It’s hard to turn a spender into a saver overnight, especially if they have been conditioned by our society to want to spend on consumer goods, even if that means taking on years of retirement-postponing debt. It's even harder for a working individual to start putting real sums of money away into their retirement account(s).
If you’re serious about a comfortable retirement at any age, retirement accounts offer significant tax benefits.
Roth IRAs allow you to invest after-tax money into an account that can grow and be withdrawn starting age 59.5 without tax penalty. Every working individual who qualifies should have a Roth IRA.
If you work for a large corporation, chances are that you will be offered a 401(k)/403(b) plan, a salary deferral retirement account that allows you to contribute part of your pre tax income to save up for your retirement. These accounts allow you to invest pre-tax money that can reduce your reported income with a larger chunk of non-taxed money to start investing with. These employer sponsored accounts often have an employer match on your contributions, which is like getting a free raise. You only get taxed on your 401(k)/403(b) account at your income bracket when you start to access your funds at age 59.5.
I have been maxing out my Roth IRA since I opened an account with Vanguard on December 1st, 2011, less than 2 years ago. I wish I could have started saving for retirement sooner, but that's besides the point. I would love to also comfortably max out my 401(k) retirement contribution ($17,500) for this fiscal year. However, this would involve a 401(k) contribution amount of just over $1,458 per month ($17,500 / 12) into my 401K account from my pre-tax income.
Putting away $1,458 per month into a retirement account does not sound very appealing, no matter what your income level is. Trying to do this all at once starting in the next month could be a drastic lifestyle change for many people, myself included. Plus, if you’re also aiming to max out your Roth IRA contribution of $458 a month ($5,500 / 12), then you’re looking at putting $1,916 a month into your retirement accounts, not exactly an easy feat to accomplish. Just thinking about it can sound a bit overwhelming.
And this isn’t even counting any regular savings or taxable account contributions.
I believe in being relentless with saving and investing. However, real permanent change takes time and realistic intentions. Ridiculous and overambitious goals don’t lead lasting results. Starting small and staying consistent is much more important.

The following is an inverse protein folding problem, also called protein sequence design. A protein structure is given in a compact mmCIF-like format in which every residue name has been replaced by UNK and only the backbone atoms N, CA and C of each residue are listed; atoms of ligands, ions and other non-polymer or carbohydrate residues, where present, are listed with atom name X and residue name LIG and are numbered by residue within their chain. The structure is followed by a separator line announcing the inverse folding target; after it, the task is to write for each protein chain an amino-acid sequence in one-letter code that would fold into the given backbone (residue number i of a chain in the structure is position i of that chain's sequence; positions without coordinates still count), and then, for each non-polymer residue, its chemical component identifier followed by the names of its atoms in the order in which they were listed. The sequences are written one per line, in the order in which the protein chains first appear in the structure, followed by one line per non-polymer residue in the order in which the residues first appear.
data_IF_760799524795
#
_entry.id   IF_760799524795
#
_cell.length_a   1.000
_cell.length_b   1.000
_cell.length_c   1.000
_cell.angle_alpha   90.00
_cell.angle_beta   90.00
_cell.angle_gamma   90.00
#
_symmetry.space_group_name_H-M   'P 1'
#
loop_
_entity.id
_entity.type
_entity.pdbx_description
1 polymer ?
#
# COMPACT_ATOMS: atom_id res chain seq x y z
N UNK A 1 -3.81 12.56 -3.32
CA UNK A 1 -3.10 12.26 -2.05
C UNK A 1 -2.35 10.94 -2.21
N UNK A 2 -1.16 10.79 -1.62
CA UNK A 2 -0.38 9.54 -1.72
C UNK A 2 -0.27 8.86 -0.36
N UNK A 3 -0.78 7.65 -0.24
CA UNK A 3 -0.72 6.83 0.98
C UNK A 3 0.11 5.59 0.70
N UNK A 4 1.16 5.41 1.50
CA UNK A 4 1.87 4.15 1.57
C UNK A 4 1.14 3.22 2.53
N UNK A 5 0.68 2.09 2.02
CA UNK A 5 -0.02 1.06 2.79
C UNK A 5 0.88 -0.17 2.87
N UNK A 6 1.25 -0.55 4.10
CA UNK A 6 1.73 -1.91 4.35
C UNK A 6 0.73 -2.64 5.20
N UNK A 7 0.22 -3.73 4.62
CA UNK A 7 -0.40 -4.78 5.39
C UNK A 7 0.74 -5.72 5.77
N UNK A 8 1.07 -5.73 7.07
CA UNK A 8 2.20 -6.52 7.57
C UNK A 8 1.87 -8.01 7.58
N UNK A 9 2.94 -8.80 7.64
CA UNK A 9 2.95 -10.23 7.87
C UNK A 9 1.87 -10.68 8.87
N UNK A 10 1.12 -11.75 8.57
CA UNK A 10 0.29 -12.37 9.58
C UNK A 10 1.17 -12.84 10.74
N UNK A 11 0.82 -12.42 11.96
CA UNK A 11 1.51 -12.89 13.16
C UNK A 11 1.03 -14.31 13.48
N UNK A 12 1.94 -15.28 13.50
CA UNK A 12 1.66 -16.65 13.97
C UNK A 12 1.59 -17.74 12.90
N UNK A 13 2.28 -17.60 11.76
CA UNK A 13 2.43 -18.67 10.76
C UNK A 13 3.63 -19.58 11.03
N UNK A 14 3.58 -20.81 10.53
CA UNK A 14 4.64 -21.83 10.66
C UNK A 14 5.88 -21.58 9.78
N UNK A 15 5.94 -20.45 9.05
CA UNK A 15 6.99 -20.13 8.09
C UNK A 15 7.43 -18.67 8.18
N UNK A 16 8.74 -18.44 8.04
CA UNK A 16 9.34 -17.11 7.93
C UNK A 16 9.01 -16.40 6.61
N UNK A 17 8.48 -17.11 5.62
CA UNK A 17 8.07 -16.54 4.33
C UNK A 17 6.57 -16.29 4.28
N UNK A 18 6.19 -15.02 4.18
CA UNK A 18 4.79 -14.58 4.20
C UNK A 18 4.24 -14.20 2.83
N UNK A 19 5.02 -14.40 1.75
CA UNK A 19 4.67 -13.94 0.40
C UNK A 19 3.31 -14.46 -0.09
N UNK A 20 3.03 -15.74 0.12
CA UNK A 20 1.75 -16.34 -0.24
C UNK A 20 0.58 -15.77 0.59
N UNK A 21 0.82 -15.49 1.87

The best way to increase your 401(k) contributions (or any investment contribution) without drastically changing your habits is to make increased contributions slowly. Even a 1% increase in your contribution can lead to dramatic results.
Look at these examples:
- A $10 monthly increase in investment contribution compounded at 7% will result in a 10 year future value of $1,730
- A $100 monthly increase in investment contribution compounded will result in a 10 year future value of $17,308
- A $500 monthly increase in investment contribution will result in a 10 year future value of $86,542
Do you see where this is going? Every little bit helps, and all starts to add up surprisingly quickly.
Now go ahead and increase your retirement contribution by 1%.
You won’t notice a 1% difference very much since this portion of your income is automatically sent to your 401(k). You won’t see it on your paycheck. You will easily learn to live without that small percentage on your paycheck. Your money is now automatically working for you, slowly compounding and growing.
Because I am feeling motivated to go BIG this time, I’ve just submitted paperwork to our HR department to increase my 401K contribution…by a whopping 2%! It’s now at 10% and I will continue to increase it every few months.
I just logged into my mint account and I see that my investments are now at $44,289:
Not too bad considering I’ve only started investing in my retirement accounts for about 1.5 years.
I know that I should be doing better, and I can do better. I'm working on it.
You can review the details of the new 2013 Roth IRA and 401K /403B contribution limits here. In a nutshell, for most individuals (under 50) who qualify, you can contribute $17,500 a year into your 401(k)/403(b) accounts and $5,500 a year into your Roth IRA accounts. Even if you aren’t offered a retirement plan through your work, there are other options to save for retirement. Almost every working individual is eligible for a Roth IRA, Traditional IRA, or SEP IRA.